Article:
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  19. Sad to say I've not read any of these, JoAnn. I haven't spent anytime in the classics really. I read Jane Eyre and didn't really care for it and everyone else seems to adore it. I must be wired differently. I do see several on this list that sound interesting to me though and will give a try. I believe I have the Forsythe Saga on ebook. The Homemaker is a must read as it sounds like my mother!

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    1. Peggy Ann - I think you would like The Home-Maker. Jane Eyre was never a favorite of mine... keep thinking I should try it again some day.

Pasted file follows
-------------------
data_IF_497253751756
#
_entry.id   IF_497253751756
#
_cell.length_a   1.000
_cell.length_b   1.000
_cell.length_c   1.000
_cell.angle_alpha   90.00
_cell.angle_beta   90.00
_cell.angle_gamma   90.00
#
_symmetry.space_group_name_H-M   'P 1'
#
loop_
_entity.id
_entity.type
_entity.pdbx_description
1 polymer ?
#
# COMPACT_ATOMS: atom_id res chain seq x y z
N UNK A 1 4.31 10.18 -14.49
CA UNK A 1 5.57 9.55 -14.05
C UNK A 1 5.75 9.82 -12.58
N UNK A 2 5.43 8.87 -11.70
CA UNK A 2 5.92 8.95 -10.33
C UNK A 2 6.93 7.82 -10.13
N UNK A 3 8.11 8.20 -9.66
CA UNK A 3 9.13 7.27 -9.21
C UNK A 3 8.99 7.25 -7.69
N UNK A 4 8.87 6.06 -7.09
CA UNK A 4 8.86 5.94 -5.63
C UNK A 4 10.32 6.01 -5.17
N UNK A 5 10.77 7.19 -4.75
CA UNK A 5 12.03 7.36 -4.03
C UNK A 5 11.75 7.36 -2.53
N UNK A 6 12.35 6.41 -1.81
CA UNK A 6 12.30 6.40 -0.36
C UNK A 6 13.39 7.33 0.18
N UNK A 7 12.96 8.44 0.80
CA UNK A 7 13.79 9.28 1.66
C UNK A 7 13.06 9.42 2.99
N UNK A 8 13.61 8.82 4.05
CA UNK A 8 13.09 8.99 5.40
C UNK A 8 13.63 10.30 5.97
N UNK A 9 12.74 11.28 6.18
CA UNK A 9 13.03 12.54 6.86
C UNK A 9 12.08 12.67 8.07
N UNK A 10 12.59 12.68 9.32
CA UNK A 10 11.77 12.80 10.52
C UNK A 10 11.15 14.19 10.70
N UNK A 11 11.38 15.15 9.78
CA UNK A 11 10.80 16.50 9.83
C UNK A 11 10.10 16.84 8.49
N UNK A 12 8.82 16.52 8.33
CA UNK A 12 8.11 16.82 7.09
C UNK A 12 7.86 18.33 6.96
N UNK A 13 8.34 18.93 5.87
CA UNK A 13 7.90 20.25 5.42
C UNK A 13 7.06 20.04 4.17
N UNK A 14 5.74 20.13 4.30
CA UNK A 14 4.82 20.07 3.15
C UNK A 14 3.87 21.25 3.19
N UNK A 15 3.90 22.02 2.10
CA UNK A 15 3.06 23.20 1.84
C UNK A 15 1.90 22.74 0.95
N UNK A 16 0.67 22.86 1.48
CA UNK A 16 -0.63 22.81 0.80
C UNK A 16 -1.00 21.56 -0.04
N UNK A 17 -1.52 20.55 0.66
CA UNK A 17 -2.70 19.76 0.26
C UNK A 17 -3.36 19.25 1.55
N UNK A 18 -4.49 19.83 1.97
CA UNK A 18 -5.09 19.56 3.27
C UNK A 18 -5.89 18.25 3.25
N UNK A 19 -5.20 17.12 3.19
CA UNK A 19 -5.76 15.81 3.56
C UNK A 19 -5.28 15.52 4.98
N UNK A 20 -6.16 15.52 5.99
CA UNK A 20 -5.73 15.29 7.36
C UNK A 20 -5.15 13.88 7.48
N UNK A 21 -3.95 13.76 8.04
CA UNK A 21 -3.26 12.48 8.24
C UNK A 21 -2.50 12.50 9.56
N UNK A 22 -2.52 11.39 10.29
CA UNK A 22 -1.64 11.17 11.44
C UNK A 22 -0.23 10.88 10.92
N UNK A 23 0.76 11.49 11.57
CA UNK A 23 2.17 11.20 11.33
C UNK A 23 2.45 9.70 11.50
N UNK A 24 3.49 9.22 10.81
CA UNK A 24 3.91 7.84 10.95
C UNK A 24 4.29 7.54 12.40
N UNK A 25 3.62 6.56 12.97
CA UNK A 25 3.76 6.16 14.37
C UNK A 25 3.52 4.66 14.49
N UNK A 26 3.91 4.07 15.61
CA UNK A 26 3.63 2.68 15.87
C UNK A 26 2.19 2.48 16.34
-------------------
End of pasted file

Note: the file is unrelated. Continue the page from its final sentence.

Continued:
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  20. Definitely need to add some of these to my bookshelves!

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    1. Lisa - So many good books out there...

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  21. I saw the movie Revolutionary Road and loved it so I rushed out and bought the book...it's still sitting on my shelf!

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    1. Stacy - I never watched the movie because I was afraid it couldn't possibly live up to the book! I'm sure enough time has passed now... adding it to my Netflix list.